Detecting Abuse

I know there are many other ways to Base64 encode and run the commands via the command line but the ones I just covered are the main ones. The first thing that needs to be done is to enable process tracking so we are able to know what ran on  box a a given time. To enable Process tracking one would go in the Group Policy settings Local Computer Policy –> Computer Configuration –> Windows Settings –> Security Settings –> Local Policies –> Audit Policies


Now when any new process is started it will be logged in the event log, you should also configure the event log properties on how you want to retain logs but that will vary by environment and in some cases even by regulations. On modern versions of Windows (not XP or 2003) it will generate events in the security log with the EventID of 4688. We can use PowerShell it self to find these events:

C:\Windows\system32> Get-EventLog -LogName security -InstanceId 4688 | where {$_.message -like "*powershell*"}

   Index Time          EntryType   Source                 InstanceID Message
   ----- ----          ---------   ------                 ---------- -------
   14674 Mar 19 10:23  SuccessA... Microsoft-Windows...         4688 A new process has been created....
   14661 Mar 19 10:22  SuccessA... Microsoft-Windows...         4688 A new process has been created....
   14640 Mar 19 10:20  SuccessA... Microsoft-Windows...         4688 A new process has been created....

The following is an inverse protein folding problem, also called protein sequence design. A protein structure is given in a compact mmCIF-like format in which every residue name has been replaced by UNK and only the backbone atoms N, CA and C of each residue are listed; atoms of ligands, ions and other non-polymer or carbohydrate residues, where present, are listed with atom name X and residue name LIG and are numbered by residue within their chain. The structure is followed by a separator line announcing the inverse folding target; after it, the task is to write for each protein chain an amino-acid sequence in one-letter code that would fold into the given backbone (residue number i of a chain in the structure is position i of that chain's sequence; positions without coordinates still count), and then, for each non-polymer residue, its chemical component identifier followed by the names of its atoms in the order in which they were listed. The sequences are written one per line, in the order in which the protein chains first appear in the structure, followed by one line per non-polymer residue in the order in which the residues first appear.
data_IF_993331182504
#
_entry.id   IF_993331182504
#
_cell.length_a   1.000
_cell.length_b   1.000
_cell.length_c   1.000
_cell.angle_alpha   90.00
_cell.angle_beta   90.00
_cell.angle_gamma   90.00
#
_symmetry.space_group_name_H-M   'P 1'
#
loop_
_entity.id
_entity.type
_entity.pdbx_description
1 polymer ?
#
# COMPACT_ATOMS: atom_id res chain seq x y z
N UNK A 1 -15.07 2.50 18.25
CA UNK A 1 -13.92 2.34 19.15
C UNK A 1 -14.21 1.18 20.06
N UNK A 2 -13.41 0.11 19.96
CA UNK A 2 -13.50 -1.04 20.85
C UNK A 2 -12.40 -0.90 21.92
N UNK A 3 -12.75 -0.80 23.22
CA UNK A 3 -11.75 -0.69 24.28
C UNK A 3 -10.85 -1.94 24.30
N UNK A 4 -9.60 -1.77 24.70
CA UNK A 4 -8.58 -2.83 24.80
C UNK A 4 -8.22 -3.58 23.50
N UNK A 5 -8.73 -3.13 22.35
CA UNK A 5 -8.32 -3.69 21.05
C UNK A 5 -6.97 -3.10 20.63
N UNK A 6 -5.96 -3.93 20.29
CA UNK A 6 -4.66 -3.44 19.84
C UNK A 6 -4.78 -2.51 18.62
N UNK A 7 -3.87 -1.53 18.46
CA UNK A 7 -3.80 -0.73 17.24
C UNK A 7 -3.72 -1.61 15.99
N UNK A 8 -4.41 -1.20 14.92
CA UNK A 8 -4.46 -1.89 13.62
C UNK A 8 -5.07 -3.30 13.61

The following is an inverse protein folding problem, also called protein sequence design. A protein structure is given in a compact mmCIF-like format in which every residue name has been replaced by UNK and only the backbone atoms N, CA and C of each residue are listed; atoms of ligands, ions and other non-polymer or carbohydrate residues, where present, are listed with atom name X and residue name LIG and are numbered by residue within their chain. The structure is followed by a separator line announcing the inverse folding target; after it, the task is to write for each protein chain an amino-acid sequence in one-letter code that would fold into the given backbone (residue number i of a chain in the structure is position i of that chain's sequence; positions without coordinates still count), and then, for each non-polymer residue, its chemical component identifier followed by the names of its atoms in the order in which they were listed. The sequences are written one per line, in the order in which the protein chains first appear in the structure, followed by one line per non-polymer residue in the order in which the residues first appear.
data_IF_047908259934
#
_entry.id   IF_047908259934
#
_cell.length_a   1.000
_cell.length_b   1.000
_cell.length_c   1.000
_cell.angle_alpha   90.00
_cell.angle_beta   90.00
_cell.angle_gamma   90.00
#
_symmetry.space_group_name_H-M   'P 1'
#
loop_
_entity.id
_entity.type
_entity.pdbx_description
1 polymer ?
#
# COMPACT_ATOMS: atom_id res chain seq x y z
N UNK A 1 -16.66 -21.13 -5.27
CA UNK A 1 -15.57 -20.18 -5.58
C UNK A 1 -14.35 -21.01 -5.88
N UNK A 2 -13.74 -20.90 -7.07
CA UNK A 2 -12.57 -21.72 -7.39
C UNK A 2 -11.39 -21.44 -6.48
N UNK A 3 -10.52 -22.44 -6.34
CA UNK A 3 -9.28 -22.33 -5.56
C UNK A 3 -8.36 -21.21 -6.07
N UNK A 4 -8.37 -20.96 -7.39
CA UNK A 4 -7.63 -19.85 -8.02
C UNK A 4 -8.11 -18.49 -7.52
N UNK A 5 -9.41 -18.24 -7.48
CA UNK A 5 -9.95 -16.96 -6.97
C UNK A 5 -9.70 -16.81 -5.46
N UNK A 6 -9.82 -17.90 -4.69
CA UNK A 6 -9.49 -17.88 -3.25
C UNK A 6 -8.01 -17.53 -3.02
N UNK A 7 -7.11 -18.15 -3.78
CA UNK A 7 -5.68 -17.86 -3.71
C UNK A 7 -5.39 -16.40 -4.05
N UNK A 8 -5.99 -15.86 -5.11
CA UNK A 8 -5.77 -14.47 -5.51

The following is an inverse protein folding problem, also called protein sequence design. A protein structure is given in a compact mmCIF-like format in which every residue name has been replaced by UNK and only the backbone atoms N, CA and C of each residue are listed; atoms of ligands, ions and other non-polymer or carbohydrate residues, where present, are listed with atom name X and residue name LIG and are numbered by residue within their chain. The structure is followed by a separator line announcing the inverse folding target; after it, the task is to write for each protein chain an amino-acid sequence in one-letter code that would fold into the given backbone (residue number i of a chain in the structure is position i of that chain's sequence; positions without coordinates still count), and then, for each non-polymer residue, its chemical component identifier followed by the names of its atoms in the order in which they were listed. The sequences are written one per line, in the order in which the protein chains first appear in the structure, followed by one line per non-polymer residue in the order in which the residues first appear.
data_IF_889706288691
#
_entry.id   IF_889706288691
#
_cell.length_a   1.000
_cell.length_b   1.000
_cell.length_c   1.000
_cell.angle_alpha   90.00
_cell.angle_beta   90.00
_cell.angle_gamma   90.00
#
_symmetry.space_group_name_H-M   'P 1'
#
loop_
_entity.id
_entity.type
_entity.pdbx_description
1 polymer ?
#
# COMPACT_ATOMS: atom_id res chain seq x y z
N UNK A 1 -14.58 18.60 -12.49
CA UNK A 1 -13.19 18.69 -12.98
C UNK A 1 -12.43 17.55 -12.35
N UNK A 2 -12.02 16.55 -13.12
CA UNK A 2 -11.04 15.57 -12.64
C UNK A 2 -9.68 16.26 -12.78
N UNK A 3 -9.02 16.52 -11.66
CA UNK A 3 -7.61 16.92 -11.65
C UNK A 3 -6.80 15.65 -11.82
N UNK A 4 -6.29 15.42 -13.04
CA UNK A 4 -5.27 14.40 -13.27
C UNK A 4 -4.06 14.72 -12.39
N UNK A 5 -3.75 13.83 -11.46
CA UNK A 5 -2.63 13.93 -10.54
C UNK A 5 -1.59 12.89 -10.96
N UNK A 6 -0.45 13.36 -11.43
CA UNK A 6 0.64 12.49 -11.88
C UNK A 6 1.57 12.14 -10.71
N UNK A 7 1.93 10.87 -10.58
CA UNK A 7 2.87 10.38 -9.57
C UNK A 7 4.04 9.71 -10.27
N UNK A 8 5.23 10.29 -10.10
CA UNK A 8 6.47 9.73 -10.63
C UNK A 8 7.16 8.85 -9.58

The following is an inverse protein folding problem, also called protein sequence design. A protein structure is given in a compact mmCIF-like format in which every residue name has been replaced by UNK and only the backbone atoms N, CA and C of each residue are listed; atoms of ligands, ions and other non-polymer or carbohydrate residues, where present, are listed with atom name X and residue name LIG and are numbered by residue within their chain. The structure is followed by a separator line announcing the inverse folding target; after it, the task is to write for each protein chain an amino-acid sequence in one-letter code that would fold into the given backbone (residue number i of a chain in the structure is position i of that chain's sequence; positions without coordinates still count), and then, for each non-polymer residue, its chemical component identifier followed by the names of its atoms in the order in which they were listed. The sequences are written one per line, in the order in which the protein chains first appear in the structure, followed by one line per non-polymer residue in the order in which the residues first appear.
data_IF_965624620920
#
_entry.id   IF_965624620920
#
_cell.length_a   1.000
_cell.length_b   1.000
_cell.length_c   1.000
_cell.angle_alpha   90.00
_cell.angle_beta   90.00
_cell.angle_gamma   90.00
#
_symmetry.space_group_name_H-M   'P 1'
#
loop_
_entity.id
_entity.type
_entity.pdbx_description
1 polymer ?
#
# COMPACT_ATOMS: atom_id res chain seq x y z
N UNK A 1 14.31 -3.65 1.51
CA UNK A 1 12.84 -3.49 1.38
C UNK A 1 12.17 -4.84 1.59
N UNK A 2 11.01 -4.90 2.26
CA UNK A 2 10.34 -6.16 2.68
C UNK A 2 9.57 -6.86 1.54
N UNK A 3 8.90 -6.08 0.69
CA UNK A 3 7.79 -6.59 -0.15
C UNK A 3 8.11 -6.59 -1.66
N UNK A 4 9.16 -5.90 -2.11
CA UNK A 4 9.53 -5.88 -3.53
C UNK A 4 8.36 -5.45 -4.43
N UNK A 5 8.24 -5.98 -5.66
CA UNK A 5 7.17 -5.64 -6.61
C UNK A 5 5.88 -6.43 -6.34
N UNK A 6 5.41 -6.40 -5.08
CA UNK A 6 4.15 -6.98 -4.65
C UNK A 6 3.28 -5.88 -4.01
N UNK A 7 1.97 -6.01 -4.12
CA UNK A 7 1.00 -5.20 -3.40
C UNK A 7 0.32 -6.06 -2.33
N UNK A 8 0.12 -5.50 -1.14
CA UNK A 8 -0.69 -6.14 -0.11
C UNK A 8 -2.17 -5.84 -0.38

The only problem with process tracking is that it does not cover the command line arguments used to start the process. This information is critical when trying to figure out what an attacker did when PowerShell was just started and ended, when the process is left running say in the case of a reverse shell we can use the information to figure out what it is doing. Lets take for example a PowerShell reverse shell from SET when it runs on a target hosts a PowerShell.exe process is left behind and we can retrieve the code that was ran by using WMI to get the full command line used for the process:

C:\Windows\system32> Get-WmiObject win32_process | where name -eq powershell.exe | select commandline

"C:\Windows\System32\WindowsPowerShell\v1.0\powershell.exe"  -encodedcommand ZgB1AG4AYwB0AGkAbwBuACAAYwBsAGUAYQBuAHU...

C:\Windows\system32> Get-WmiObject win32_process | where name -eq powershell.exe | select commandline | select -Last 1 | fl *

commandline : "C:\Windows\System32\WindowsPowerShell\v1.0\powershell.exe"  -encodedcommand ZgB1AG4AYwB0AGkAbwBuACAAYwBs

We can take that Base64 encoded script and decode it to see what it is happing, sadly most attacks leveraging PowerShell do not do it this way they run and exit, so a monitoring solution that can keep a log of the process command line would be ideal.

If you have upgraded the version of Windows Management Framework on all your servers and desktops (with the exception of Sharepoint 2010 and Exchange 2010 since PSv3 is incompatible at the moment) Microsoft added the ability to log the objects used in the pipeline for selected PowerShell Modules allowing us to track some of the actions taken in PowerShell.

In the Group Policy Management Console you can create a policy to manage PowerShell settings and go to Computer Configuration –> Policies –>Administrative Template–> Windows Components and double click on Turn Module Logging image